Here’s Wikipedia’s definition of a Ponzi scheme …

A Ponzi scheme (named after Charles Ponzi) is a fraudulent investment operation that pays returns to its investors from their own money or the money paid by subsequent investors, rather than from any actual profit earned by the individual or organization running the operation. The Ponzi scheme usually entices new investors by offering higher returns than other investments, in the form of short-term returns that are either abnormally high or unusually consistent. Perpetuation of the high returns requires an ever-increasing flow of money from new investors to keep the scheme going.

The system is destined to collapse because the earnings, if any, are less than the payments to investors. Usually, the scheme is interrupted by legal authorities before it collapses … (more)

We knew the scheme was popular, but were amazed at the number of Famous Ponzis including “520 Percent” Miller, Ivar Kreuger The Match King, and Dona Branca, Protector of the Poor of Portugal! They’re all colorful characters, and quite entertaining until you send them your life savings.

So how do you avoid getting tangled up in a Ponzi scheme? Your best defense is your common sense.

1. If it sounds too good to be true, it probably is!

Back in 2004, we stumbled into a couple of ‘surfing’ programs that promised huge returns on our investments. We bought ‘advertising packages’ in increments of $50, submitted our website, and then clicked on a certain number of websites every day. After three weeks of surfing the websites of others in the scheme, we could redeem our credits for cash or re-invest. The return was 1.3% per day, or 475% per annum!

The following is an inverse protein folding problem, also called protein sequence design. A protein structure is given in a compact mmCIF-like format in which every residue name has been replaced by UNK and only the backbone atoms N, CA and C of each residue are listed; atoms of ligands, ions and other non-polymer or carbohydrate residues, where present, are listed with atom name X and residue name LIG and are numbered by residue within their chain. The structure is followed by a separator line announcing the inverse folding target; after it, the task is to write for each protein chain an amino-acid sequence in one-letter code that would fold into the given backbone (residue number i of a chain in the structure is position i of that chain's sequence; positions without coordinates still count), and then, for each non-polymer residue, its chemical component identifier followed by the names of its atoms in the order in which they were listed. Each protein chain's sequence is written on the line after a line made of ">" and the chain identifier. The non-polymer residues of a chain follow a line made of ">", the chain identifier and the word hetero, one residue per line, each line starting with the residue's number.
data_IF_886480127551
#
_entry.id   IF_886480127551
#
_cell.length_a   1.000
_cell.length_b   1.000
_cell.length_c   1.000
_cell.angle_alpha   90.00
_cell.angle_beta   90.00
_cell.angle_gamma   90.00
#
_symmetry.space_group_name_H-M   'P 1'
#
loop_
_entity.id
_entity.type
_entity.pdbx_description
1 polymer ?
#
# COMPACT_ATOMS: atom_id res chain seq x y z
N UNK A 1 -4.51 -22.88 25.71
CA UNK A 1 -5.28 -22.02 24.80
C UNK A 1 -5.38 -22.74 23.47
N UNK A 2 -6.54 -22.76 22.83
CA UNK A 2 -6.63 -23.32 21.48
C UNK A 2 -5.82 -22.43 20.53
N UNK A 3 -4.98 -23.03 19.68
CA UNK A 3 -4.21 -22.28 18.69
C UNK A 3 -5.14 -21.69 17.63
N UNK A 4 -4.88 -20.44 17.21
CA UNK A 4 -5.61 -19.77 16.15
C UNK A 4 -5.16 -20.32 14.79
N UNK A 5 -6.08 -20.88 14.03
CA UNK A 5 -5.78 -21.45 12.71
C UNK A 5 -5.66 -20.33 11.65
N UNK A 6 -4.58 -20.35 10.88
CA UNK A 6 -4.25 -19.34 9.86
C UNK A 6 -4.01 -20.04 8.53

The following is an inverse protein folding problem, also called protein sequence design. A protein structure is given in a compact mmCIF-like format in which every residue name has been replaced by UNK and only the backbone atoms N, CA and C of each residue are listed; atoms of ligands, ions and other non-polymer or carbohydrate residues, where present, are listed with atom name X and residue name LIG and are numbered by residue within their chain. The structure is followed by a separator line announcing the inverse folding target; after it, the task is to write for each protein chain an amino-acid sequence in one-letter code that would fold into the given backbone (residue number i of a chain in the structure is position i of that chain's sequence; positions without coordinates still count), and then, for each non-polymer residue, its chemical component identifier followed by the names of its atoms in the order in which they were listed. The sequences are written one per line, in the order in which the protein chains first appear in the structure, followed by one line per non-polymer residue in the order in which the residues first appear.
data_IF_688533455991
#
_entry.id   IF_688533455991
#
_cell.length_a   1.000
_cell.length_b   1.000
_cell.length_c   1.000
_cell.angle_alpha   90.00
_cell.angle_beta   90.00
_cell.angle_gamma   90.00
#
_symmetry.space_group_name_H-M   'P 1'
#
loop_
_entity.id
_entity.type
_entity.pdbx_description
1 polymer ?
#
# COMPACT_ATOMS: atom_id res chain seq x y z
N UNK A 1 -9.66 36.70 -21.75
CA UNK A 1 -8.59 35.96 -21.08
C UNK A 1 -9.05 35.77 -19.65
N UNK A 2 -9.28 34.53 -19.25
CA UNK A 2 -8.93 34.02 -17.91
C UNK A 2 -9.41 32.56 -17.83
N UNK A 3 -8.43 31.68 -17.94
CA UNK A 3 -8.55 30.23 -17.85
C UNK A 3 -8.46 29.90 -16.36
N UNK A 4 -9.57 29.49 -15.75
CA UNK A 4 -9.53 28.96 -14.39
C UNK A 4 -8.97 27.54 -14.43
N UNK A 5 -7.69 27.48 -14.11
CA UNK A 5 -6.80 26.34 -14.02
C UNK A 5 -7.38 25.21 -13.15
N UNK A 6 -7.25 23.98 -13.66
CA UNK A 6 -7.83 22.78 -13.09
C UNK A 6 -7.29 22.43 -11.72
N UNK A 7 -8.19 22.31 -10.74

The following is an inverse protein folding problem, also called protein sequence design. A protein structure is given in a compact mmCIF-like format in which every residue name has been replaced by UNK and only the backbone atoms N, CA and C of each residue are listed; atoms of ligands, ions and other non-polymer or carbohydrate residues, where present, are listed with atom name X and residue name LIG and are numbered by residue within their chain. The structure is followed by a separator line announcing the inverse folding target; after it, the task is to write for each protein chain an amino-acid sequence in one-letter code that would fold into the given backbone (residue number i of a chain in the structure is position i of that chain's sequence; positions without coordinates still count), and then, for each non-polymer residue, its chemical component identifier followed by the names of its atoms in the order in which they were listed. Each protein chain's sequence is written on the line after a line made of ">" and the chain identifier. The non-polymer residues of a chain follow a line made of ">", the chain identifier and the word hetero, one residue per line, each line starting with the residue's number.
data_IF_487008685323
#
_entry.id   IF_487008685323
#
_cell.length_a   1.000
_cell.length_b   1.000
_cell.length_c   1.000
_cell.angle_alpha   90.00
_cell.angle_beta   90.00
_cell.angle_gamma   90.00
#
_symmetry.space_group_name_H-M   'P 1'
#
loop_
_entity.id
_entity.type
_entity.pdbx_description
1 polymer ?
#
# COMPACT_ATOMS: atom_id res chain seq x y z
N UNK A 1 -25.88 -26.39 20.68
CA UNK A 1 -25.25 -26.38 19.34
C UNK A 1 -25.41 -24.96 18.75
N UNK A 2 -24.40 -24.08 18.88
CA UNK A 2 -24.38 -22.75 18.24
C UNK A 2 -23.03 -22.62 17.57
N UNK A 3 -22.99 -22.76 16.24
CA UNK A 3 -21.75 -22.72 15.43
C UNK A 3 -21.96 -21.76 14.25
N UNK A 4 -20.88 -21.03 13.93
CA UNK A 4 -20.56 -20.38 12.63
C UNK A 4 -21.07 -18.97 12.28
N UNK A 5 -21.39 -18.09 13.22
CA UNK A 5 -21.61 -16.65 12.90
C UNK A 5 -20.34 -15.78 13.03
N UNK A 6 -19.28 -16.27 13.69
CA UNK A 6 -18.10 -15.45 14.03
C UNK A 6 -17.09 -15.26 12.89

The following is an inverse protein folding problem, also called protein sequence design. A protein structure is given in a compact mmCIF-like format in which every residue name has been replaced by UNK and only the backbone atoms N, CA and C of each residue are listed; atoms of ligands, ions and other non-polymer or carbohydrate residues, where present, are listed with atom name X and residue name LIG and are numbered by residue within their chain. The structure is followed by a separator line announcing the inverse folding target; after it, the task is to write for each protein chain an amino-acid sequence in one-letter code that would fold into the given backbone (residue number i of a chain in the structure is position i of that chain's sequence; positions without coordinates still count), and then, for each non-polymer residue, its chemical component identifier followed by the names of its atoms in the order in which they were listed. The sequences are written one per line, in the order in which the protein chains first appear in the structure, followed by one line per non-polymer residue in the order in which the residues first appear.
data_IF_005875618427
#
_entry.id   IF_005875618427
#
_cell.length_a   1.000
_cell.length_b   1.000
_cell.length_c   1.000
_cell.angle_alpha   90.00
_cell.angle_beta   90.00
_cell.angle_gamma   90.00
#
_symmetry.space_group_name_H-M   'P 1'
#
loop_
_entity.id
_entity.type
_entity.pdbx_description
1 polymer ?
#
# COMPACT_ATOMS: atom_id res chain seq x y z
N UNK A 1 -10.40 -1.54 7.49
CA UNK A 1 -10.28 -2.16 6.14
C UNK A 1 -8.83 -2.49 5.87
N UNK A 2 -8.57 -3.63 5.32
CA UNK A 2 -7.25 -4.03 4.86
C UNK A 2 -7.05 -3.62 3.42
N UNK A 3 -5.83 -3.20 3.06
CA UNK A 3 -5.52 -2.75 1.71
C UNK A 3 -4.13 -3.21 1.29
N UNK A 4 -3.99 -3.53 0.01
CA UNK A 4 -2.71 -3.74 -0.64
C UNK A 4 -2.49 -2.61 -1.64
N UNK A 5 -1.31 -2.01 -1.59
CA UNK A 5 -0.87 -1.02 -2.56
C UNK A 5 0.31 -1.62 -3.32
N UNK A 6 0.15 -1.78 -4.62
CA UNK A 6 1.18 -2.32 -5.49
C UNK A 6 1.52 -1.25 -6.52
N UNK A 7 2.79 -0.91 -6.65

Words fail here because we are embarrassed! If this were legitimate, Donald Trump, Warren Buffet and Bill Gates would be doing it. We, like thousands of others, suspended our logic and spent hundreds of dollars in desperation and ignorance. Luckily, we broke even and got out in time, but several of our friends lost thousands.

You can read more in our article Surfing Programs Are Ponzi Schemes!

2. Check the reputation of the owners.

Do a Google search with words like scam, bankruptcy, criminal, legal, court, along with the names of the owners of the company. Promoters of Ad Surf Daily claimed that Andy Beaudoin never had more than a parking ticket in his life. For the real story, click here.

3. Check the location and age of the company.

Beware of PO boxes, offshore registrations, dubious addresses and missing phone numbers. We’ve used Google Maps several times to find companies located in vacant lots!

A search with WhoIs will tell you how long the website has been registered. Most Ponzis last just a few months, so look for recent registrations expiring soon. Well-established legitimate companies will have been around for years, and will have registered their sites for years into the future. An extensive WHOIS database download is a great way to protect yourself from people who seek to scam you.

4. Check the product.

All legitimate commissions are paid when goods or services are sold to an end consumer. What are you getting paid for selling how much to whom? If any of the answers make no sense, you might be looking at a Ponzi.

5. How do you pay and get paid?

Legitimate companies will use accepted credit cards like Visa, Mastercard, and American Express. Shady deals will force you to use lesser known online payment services that do not allow chargebacks. A Ponzi will not send you a check, but will deposit funds into your online transaction service. Worse, it may only award you credits to be re-invested.

To learn how to tell the difference between pyramids and Ponzis and legitimate MLM companies, you’ll want to read Big MLM Truths.

PS How many Ponzis in a Madoff? Bernie Madoff’s scam has been described as the biggest ever. How many times bigger than Ponzi’s scam was Madoff’s? A Google search will give you the surprising answer! Please post your findings here as a comment.

Thanks from Bob and Anna
bobandanna@togethertothetop.com

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